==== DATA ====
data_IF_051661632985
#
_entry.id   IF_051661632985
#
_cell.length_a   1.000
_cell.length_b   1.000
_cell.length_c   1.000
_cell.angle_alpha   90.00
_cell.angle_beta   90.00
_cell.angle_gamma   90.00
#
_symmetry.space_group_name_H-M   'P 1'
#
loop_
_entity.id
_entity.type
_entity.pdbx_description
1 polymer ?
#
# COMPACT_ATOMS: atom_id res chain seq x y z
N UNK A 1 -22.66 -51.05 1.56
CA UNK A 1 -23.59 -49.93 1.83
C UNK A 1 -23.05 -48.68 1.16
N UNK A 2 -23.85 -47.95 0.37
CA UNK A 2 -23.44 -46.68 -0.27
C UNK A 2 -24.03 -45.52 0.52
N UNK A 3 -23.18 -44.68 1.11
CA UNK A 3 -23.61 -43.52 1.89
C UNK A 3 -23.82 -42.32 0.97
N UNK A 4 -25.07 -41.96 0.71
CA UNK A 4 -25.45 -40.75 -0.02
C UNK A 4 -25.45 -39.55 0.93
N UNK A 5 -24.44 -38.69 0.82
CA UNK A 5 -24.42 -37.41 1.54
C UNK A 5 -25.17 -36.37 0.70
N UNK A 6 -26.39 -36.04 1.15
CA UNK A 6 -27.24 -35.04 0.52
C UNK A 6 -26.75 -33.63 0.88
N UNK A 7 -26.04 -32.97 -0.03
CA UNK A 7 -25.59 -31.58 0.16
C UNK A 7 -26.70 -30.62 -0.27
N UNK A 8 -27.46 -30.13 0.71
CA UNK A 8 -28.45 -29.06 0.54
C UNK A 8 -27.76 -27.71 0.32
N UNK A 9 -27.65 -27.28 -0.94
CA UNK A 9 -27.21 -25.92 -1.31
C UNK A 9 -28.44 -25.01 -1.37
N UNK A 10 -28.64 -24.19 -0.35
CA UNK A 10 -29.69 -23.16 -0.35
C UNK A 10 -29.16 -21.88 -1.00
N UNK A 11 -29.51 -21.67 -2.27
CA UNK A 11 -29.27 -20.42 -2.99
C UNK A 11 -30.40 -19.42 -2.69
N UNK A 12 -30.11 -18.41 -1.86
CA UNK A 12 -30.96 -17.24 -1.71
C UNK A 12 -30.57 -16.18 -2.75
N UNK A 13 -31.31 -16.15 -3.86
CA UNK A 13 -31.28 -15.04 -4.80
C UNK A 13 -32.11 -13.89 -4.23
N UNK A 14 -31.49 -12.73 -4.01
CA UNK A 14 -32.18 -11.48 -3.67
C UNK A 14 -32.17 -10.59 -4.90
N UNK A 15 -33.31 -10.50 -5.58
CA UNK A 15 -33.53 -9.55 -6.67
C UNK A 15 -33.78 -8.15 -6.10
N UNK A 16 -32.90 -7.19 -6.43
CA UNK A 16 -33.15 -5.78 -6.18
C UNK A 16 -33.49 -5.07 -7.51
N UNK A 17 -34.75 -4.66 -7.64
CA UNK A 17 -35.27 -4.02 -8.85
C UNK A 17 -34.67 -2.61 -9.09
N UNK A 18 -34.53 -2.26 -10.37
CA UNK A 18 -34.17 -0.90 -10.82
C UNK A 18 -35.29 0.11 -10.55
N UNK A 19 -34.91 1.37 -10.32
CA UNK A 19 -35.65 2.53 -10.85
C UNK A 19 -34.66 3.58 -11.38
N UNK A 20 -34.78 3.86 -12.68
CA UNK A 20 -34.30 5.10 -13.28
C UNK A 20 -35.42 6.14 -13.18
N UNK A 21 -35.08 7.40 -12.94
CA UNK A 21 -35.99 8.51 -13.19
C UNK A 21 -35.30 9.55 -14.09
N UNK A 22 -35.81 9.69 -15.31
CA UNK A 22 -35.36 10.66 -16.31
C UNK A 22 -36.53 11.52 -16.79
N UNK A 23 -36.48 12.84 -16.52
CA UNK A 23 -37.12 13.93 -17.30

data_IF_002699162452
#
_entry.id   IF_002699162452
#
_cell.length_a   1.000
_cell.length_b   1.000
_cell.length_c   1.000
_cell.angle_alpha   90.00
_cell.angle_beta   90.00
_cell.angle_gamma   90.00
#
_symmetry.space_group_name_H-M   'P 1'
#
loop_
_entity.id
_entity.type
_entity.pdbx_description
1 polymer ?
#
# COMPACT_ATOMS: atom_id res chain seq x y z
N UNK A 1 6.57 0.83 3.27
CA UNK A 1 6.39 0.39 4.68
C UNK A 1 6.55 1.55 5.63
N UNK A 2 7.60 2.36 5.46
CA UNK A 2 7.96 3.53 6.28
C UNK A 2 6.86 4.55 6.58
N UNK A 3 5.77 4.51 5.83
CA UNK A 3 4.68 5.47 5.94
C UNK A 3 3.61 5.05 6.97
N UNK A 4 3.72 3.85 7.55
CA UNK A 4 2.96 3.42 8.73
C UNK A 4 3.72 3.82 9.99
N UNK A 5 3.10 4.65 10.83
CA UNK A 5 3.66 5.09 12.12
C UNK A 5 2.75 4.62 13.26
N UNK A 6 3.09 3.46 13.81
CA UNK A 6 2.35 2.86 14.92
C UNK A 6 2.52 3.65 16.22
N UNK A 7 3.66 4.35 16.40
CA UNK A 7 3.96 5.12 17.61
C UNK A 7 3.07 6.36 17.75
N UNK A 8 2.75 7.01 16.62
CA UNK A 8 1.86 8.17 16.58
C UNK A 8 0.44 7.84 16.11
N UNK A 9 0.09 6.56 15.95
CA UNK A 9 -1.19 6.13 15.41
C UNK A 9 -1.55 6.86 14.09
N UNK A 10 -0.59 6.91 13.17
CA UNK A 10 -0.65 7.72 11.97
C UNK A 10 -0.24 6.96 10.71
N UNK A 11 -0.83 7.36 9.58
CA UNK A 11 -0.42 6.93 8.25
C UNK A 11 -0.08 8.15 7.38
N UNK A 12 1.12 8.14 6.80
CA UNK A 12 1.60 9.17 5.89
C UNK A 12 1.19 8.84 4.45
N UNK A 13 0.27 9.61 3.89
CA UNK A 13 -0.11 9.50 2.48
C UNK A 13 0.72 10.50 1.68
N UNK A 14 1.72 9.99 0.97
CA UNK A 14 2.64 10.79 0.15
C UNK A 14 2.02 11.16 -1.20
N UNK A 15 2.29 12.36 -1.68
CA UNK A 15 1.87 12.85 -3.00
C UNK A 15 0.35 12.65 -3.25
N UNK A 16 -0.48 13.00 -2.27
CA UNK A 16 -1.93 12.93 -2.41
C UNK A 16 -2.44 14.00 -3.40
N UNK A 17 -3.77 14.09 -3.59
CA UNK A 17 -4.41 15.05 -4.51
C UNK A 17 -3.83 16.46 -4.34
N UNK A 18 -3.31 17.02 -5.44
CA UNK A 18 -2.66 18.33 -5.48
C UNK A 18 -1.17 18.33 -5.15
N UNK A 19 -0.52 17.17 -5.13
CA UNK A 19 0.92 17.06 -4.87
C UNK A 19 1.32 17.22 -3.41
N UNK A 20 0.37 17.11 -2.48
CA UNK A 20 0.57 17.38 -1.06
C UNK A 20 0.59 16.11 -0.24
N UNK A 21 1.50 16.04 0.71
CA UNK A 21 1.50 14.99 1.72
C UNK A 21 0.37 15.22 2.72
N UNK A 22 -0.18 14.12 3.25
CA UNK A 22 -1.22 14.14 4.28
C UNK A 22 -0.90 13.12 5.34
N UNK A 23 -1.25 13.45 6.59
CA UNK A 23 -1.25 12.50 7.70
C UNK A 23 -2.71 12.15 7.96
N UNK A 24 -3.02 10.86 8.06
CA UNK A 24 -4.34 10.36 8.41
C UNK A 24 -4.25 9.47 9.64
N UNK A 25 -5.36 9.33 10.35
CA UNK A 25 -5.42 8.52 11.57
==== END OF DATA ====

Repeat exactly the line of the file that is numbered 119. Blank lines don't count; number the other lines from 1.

CA UNK A 4 2.96 3.42 8.73